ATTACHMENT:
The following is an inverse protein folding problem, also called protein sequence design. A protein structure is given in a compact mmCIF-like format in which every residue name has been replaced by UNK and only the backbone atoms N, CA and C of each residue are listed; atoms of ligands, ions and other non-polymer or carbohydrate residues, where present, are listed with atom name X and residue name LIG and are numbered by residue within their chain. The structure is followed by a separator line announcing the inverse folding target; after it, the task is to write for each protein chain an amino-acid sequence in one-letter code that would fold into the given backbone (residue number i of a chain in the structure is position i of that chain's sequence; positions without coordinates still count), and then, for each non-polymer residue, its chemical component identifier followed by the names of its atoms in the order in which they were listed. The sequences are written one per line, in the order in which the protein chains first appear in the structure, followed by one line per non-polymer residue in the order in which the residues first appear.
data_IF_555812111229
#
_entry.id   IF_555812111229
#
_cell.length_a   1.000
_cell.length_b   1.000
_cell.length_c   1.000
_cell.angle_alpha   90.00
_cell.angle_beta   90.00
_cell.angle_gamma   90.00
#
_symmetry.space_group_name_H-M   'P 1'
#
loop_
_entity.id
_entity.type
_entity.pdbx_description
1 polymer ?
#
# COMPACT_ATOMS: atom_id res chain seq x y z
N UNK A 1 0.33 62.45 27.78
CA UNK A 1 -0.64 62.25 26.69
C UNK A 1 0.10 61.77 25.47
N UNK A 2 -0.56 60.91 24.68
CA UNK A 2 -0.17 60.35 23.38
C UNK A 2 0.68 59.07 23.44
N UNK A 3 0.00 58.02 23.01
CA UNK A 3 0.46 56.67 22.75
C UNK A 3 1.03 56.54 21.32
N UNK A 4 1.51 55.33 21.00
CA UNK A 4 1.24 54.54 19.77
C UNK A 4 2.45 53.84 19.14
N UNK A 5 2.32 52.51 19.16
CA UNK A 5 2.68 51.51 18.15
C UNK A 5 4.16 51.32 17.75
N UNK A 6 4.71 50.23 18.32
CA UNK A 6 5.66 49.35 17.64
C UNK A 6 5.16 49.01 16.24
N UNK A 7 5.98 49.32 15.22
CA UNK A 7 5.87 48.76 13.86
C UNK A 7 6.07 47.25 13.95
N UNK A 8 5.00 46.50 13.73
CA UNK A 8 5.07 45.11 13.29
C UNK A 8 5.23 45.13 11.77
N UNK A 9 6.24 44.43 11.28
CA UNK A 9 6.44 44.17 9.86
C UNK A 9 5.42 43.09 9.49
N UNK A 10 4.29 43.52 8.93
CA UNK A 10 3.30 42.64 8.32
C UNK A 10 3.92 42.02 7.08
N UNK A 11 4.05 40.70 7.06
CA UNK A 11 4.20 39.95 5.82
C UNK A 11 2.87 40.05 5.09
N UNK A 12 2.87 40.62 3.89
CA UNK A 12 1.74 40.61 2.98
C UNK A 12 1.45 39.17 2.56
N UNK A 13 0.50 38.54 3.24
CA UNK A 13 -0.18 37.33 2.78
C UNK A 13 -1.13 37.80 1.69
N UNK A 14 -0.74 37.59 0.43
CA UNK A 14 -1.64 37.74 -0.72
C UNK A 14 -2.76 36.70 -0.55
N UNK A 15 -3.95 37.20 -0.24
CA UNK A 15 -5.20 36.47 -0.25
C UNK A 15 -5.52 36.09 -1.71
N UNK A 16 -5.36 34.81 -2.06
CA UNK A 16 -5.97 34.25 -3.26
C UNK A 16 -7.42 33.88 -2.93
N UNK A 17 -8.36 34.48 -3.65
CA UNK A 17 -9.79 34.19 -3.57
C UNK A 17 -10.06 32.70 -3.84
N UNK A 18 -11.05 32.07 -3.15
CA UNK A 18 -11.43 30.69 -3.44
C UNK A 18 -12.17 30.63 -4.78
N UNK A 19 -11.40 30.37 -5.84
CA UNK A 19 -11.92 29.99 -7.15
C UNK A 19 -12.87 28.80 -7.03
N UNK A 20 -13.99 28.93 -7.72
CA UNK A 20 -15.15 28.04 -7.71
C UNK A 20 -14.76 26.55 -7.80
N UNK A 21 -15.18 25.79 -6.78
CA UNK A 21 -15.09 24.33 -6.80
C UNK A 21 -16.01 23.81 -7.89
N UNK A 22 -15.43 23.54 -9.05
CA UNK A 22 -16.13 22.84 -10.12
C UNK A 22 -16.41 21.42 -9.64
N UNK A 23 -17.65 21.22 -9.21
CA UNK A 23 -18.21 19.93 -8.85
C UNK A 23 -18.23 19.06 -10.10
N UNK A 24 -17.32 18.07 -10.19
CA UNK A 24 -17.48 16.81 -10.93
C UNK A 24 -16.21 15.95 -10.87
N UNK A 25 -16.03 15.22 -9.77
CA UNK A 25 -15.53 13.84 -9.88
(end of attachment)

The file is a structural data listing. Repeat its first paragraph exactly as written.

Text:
The following is an inverse protein folding problem, also called protein sequence design. A protein structure is given in a compact mmCIF-like format in which every residue name has been replaced by UNK and only the backbone atoms N, CA and C of each residue are listed; atoms of ligands, ions and other non-polymer or carbohydrate residues, where present, are listed with atom name X and residue name LIG and are numbered by residue within their chain. The structure is followed by a separator line announcing the inverse folding target; after it, the task is to write for each protein chain an amino-acid sequence in one-letter code that would fold into the given backbone (residue number i of a chain in the structure is position i of that chain's sequence; positions without coordinates still count), and then, for each non-polymer residue, its chemical component identifier followed by the names of its atoms in the order in which they were listed. The sequences are written one per line, in the order in which the protein chains first appear in the structure, followed by one line per non-polymer residue in the order in which the residues first appear.